Except as otherwise noted, this Libguide Page has been borrowed from the Loyola Notre Dame Library Copyright Information Center Research Guide and is licensed under a Creative Commons Attribution-ShareAlike 3.0 Unported license.
This web site presents information about copyright law. The Library make every effort to assure the accuracy of this information but does not offer it as counsel or legal advice. Consult an attorney for advice concerning your specific situation.
Copyright is a set of rights provided by the laws of the United States (Title 17, U. S. Code) to the authors of “original works of authorship.” This protection is available to both published and unpublished works that are fixed in a tangible medium. Copyright does not protect ideas; it protects the expression of ideas.
The law gives the owner of copyright the following exclusive rights:
• To reproduce the work (i.e. to make copies);
• To prepare derivative works (i.e. to make a movie from a book or to translate a work into another language);
• To distribute copies publicly;
• To perform the work publicly (i.e. a play or movie);
• To display the work publicly; and
• In the case of sound recordings, to perform the work publicly by means of a digital audio transmission.
The owner of the copyright may transfer all or part of these rights to others.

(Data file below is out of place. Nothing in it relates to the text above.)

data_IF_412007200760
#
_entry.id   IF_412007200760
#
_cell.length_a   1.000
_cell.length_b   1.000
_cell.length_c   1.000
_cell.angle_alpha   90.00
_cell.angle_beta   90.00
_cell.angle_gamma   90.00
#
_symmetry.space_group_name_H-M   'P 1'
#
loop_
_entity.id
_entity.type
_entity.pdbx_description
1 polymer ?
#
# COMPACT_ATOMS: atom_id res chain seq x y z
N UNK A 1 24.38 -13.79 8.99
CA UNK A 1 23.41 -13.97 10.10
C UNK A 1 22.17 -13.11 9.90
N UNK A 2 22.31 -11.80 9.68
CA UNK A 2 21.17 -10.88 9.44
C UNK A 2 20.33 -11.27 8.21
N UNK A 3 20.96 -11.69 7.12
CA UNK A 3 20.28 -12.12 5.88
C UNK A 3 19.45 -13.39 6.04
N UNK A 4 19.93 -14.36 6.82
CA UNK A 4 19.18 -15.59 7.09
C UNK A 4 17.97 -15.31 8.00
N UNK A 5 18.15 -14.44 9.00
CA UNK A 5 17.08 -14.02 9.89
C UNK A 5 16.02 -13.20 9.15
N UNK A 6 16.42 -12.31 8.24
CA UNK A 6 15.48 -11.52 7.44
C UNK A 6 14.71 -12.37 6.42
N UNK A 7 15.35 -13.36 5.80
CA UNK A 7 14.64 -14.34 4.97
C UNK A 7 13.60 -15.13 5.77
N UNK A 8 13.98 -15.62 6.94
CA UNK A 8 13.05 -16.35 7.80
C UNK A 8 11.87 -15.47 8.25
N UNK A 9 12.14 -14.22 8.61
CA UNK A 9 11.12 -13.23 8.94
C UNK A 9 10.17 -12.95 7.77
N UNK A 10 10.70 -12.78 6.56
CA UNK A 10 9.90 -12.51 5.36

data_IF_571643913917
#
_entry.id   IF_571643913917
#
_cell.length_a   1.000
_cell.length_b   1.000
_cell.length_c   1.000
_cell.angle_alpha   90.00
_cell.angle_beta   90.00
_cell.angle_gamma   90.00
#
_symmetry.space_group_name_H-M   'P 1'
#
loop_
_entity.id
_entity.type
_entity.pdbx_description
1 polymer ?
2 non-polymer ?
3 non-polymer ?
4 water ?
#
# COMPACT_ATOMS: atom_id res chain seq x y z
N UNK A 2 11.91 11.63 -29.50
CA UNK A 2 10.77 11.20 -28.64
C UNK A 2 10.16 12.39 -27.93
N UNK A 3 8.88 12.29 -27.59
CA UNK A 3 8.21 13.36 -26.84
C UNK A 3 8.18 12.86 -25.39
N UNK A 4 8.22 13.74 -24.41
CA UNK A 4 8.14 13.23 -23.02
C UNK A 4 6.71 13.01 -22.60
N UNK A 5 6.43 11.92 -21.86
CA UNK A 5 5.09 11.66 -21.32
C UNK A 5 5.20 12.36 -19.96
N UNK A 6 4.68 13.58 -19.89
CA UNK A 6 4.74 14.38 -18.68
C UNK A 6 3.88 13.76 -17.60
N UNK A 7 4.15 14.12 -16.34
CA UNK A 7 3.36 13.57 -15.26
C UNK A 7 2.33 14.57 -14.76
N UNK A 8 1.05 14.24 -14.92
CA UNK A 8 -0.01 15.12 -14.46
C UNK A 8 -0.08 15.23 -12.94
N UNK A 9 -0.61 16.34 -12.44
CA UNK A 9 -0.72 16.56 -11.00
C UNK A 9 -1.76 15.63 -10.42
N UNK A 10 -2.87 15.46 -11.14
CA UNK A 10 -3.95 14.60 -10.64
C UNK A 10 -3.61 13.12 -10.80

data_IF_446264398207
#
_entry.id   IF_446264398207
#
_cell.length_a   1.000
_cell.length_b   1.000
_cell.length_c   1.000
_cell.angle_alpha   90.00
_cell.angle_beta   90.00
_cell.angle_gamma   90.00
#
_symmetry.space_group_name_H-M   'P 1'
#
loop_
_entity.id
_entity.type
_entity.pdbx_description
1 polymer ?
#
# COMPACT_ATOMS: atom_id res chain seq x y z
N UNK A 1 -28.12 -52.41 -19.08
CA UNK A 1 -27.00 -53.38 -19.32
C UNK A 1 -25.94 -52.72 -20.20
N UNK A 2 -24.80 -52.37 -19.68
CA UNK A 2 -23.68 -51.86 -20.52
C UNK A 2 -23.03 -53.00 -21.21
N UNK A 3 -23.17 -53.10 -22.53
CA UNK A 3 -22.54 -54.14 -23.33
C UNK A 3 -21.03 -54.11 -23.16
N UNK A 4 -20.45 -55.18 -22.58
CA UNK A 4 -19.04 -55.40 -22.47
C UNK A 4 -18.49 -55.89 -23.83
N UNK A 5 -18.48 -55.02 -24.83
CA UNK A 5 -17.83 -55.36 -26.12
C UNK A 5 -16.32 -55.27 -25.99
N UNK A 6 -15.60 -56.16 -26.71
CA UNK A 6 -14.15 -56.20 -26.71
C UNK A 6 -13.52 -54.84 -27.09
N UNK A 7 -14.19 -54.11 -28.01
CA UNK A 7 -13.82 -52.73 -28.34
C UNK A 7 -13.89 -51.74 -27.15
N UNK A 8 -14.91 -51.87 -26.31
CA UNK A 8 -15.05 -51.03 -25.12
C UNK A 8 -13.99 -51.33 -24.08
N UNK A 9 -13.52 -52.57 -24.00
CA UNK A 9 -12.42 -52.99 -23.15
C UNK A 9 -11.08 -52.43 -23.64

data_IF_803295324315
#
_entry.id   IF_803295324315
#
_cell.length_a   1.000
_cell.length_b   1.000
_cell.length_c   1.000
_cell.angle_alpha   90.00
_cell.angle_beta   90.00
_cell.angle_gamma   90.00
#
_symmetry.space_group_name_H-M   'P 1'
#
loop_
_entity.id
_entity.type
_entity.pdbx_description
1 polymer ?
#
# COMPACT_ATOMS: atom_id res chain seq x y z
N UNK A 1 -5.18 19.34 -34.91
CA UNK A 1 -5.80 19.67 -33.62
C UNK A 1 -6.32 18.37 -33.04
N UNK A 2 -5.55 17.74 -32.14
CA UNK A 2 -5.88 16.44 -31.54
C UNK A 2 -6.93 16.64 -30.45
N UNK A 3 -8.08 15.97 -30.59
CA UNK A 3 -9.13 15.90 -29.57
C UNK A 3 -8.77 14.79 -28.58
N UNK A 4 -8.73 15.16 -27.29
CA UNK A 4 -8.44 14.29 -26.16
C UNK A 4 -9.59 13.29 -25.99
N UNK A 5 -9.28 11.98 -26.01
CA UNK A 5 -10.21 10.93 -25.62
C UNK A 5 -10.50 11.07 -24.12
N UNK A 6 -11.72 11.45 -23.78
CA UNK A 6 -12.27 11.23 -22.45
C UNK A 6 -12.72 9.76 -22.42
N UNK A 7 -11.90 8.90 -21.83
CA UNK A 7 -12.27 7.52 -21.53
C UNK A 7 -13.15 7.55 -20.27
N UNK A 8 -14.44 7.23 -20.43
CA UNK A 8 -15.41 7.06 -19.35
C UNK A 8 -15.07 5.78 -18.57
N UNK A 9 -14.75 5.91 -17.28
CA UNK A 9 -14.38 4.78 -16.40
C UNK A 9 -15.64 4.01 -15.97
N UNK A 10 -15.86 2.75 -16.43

Subject to some exceptions described in this guide, if a person exercises any of these rights in another’s work without permission, the person may be liable for copyright infringement.
Copyright PROTECTS original works fixed in a tangible medium (this includes works found on websites, blogs, and other electronic mediums):
Copyright DOES NOT protect:
Copyright protection begins as soon as a work is created. Copyright is secured automatically when a work is "fixed in a tangible medium of expression." This means that the work must exist in some physical form for at least some period of time, no matter how brief. Copyright does not protect ideas that are not expressed in tangible form. Written works, photographs, and computer files are all examples of tangible media.
Registration, publication and a copyright notice are no longer legally required in order to have copyright. There are advantages to giving notice of copyright ownership, however, including putting others on notice of the author’s claim of rights and taking advantage of the availability of certain damages in connection with an infringement claim. A copyright notice includes the symbol, the author’s name and the year. Registration also provides several advantages. It establishes a public record of the copyright claim, and it is necessary for works of U. S. origin before an infringement suit may be filed in court.
Works for hire are works prepared by an employee within the scope of his or her employment and certain specially ordered or commissioned works prepared under written agreement. In the case of works made for hire, the employer and not the employee is considered to be the author.
The duration of copyright has changed over time. For the most recent copyright law established in 1976 the duration of copyright was extended to
See here for a full listing of copyright terms or use the Digital Copyright Slider to help determine if a particular work is still under copyright.
Works whose copyright term has expired are part of the public domain.
For works copyrighted before July 1 2002: Policy on Copyrights
For works copyrighted on or after July 1, 2002: Policy on Intellectual Property